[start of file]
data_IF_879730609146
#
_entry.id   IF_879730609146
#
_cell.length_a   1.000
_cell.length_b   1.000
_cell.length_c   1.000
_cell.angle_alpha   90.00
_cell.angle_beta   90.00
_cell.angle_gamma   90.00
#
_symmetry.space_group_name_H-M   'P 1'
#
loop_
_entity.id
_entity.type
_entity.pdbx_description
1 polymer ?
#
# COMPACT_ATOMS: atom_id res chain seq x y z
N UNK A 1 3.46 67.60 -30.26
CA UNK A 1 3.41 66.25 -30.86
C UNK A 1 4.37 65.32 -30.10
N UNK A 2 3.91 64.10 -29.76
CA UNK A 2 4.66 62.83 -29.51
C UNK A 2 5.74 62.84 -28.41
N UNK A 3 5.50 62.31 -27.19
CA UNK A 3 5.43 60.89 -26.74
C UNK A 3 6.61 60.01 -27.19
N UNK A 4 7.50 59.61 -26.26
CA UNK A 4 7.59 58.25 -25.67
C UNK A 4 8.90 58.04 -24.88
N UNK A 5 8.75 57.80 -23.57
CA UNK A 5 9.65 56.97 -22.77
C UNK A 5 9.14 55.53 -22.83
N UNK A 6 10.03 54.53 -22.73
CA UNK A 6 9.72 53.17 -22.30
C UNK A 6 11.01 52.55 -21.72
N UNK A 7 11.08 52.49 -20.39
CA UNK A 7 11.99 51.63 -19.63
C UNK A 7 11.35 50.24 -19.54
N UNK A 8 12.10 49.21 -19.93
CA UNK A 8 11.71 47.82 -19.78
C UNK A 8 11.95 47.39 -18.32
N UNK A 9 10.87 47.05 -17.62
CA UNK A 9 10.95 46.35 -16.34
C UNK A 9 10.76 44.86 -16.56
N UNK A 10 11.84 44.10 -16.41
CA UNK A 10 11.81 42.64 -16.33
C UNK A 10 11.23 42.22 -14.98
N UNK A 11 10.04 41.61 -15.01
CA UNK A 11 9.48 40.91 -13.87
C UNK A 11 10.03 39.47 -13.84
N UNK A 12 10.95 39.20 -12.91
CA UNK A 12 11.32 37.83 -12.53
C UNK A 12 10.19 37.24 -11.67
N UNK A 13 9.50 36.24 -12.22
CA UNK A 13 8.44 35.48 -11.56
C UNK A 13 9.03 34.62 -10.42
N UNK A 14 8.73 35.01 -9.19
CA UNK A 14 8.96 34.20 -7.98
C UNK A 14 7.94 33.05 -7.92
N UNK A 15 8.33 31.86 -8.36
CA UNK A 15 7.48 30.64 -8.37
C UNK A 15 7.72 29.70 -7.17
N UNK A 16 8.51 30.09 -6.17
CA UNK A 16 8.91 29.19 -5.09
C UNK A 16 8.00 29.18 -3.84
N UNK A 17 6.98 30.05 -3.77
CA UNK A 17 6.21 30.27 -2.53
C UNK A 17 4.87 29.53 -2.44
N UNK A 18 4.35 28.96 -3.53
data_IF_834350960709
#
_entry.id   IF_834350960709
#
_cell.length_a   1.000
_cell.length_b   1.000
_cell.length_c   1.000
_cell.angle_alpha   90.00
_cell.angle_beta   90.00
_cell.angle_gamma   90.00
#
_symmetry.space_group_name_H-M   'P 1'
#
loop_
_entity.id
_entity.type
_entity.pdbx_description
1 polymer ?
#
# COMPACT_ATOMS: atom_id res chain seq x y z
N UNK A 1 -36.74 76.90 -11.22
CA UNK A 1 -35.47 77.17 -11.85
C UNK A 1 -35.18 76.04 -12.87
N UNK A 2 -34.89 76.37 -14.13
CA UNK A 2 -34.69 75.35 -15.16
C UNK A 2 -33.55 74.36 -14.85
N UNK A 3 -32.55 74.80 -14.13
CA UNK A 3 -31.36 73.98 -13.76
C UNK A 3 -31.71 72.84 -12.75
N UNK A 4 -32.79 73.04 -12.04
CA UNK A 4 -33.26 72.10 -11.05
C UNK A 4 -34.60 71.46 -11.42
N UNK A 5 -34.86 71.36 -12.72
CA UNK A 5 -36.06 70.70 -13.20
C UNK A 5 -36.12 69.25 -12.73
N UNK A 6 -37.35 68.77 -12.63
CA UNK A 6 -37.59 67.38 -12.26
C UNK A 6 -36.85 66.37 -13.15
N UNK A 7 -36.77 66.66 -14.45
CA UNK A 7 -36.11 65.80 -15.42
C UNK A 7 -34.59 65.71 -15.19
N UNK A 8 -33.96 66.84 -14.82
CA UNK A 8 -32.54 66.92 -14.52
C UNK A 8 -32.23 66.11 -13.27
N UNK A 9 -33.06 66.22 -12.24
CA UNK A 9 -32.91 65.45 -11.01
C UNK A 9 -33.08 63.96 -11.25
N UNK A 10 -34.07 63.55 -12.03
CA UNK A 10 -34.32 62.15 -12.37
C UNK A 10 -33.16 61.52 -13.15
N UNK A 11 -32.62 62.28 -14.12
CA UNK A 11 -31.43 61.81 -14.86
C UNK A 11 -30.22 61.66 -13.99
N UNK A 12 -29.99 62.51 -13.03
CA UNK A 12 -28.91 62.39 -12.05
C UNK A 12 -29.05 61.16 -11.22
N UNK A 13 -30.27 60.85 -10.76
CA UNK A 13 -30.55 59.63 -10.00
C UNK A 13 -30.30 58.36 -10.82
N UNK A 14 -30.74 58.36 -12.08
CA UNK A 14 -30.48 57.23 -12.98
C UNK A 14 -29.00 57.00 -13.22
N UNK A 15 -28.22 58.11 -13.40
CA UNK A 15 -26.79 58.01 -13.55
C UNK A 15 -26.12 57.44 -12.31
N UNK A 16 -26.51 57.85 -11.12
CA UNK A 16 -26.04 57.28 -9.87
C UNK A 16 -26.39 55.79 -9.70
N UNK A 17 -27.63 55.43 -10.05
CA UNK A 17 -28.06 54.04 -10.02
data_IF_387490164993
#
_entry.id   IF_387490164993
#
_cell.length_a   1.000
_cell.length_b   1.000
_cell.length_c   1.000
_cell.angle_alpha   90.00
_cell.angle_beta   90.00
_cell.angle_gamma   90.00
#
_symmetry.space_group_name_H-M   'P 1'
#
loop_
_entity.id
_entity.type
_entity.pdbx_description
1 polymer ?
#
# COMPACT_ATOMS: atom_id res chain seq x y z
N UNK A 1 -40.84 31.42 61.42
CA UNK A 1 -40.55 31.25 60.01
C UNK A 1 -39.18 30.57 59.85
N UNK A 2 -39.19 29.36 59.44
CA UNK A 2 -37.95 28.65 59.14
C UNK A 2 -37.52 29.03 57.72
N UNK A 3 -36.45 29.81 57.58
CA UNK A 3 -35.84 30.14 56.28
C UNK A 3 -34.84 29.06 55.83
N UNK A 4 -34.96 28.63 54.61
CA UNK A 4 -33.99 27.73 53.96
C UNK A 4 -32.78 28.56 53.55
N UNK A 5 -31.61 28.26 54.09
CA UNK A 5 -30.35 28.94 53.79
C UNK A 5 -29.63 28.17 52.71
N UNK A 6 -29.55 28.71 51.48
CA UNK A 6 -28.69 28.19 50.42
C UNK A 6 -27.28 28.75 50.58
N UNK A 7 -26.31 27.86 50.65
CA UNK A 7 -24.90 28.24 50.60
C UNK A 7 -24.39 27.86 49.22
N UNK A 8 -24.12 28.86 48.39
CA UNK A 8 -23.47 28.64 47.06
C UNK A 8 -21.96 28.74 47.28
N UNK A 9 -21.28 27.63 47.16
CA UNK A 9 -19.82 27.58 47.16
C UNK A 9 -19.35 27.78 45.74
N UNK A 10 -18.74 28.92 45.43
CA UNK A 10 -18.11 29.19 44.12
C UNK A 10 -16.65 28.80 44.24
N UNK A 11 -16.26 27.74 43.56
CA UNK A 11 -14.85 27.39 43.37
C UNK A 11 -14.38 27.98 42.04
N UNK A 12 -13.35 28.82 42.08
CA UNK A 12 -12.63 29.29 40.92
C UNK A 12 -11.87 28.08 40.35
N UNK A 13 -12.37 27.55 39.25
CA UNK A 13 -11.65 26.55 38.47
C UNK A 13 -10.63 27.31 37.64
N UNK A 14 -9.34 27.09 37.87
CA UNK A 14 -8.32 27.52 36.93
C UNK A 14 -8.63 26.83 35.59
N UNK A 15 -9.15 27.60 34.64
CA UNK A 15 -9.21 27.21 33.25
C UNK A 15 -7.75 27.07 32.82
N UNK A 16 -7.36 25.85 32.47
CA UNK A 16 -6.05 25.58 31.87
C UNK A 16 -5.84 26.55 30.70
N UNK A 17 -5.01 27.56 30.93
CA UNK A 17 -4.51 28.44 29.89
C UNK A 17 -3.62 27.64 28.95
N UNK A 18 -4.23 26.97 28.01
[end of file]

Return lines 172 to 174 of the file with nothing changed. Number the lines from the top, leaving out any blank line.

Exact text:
N UNK A 4 -34.96 28.63 54.61
CA UNK A 4 -33.99 27.73 53.96
C UNK A 4 -32.78 28.56 53.55